Gavin Newsom enacted San Francisco’s Health Care Security Ordinance during his tenure as San Francisco mayor. As governor, he continues to influence policy in ways that strain local enterprises. The health ordinance has been one of the most damaging things to happen to San Francisco small businesses and can be directly linked to the beginning of the surcharge trend here. One of the most pervasive problems with that legislation is that it punishes businesses for growing and hiring more workers, adding a cost of several dollars per hour per employee for businesses with 20 or more workers. But rather than use his post as governor to propose a smart, statewide reform of the health ordinance, this new junk fee bill will throw out all surcharges regardless of their purpose or how they are communicated to consumers.

Advocates of eliminating service charges argue that doing so protects consumers, but that fails to consider the pressure San Francisco restaurants face—challenges beyond typical market fluctuations. They contend with some of the highest insurance premiums in the country, soaring utility rates from providers like Pacific Gas & Electric and a labor market characterized by escalating wages and staffing shortages. Consider:

Labor costs are rising: San Francisco's minimum wage rose from $10.74 per hour in 2014 to $18.67 in 2024—a 74% increase approved by voters and the Board of Supervisors. Such spikes put a significant burden on labor-intensive sectors like the restaurant industry.

Inflation is increasing utility bills and the cost of goods: The pandemic further intensified supply chain disruptions, pushing the costs of ingredients up by about 15% in San Francisco. Officials have approved numerous rate increases for PG&E, leading to a 60-77% increase in commercial rates in the last decade, even as PG&E rakes in billions in profits. 

Rent and property costs are soaring: The city’s commercial real estate market has also surged, with rents increasing by about a third since 2014. Rent or mortgage payments are the third-highest expense for many restaurants, after labor and cost of goods.

Surcharges have enabled small businesses to manage these rising costs without shocking customers with drastic or frequent price increases and allowed them to convey these external cost pressures. Removing them could lead to a sudden spike in dining costs, further deterring customers and pushing restaurants toward insolvency.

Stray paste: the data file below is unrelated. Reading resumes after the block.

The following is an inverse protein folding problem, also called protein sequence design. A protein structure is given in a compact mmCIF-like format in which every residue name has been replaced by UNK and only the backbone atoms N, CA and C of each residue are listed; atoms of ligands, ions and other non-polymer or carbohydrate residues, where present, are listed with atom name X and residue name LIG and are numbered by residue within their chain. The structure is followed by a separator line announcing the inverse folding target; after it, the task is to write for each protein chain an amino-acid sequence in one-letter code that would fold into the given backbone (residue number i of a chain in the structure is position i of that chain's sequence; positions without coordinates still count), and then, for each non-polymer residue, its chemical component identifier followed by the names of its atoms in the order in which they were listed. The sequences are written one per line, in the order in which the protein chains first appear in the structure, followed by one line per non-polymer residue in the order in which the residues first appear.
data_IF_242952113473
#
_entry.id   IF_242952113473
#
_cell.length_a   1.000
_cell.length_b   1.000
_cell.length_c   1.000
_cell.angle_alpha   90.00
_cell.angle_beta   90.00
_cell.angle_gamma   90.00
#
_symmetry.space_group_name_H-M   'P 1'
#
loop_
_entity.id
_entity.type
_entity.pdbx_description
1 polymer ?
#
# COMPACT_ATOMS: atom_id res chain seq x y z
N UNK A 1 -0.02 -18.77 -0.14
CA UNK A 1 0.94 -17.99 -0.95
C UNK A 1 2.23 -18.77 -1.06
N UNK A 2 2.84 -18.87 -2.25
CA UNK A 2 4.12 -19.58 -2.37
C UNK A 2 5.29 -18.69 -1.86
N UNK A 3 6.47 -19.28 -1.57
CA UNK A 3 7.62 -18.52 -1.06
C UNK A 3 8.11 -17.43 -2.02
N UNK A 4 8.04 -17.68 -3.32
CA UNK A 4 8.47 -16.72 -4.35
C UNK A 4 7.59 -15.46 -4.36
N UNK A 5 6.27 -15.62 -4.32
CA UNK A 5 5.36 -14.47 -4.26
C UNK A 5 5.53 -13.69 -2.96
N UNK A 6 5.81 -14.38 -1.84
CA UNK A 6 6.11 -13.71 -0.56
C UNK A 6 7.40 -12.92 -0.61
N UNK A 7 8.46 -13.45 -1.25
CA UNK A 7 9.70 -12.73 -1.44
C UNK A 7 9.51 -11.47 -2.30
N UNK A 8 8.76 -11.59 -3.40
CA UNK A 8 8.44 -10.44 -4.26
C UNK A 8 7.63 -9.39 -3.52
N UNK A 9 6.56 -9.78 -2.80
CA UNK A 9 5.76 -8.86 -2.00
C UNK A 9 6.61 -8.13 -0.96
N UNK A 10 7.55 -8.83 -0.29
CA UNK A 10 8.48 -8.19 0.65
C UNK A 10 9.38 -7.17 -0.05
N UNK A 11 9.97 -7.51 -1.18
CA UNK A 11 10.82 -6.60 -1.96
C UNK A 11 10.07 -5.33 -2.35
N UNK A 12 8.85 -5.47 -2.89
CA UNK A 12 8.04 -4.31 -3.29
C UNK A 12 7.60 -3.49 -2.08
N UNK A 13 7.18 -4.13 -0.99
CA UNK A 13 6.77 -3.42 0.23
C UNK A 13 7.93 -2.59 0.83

A circular white ricotta cheese pizza on a gray plate with a person sprinkling salt from above.
The Ode to Judy Rodgers Pizza is seasoned at Che Fico in 2018. | Source: Nick Otto/The Washington Post/Getty Images

The irony is stark. Policymakers, comfortably dining at San Francisco’s top restaurants, seem oblivious to the adverse effects of their decisions on those serving them. By eliminating the option to communicate cost pressures through surcharges, the law does not support consumers. To the contrary, it will lead to decreased consumer spending, fewer shifts for waitstaff, reduced orders for suppliers and lower tax revenue from a once-thriving industry.

The “junk fee” law misunderstands basic economic principles: Thin operating margins and insufficient profits can lead businesses to close, which affects the entire community—workers, suppliers, service providers and local artisans. In my own restaurants, our surcharge has allowed us to improve pay across the board, offer a 401(k) with a 4% match and create profit-sharing. If Newsom’s intention is to dismantle these programs, then he is certainly being effective.

Hopefully, before the law takes effect, state leaders will have a dose of common sense and will revise the legislation to preserve the rich diversity of San Francisco’s dining scene. Otherwise, they will be compounding the issues that began with the initial health ordinance, without acknowledging the benefits workers and restaurant patrons receive when surcharges are clearly spelled out.

David Nayfeld is the co-owner of Back Home Hospitality, which includes Che Fico. Find him at @davidnayfeld on X and Instagram.

We’d like to hear what you think about this or any of our opinion articles. You can email us at Interested in submitting an opinion piece of your own? Review our submission guidelines.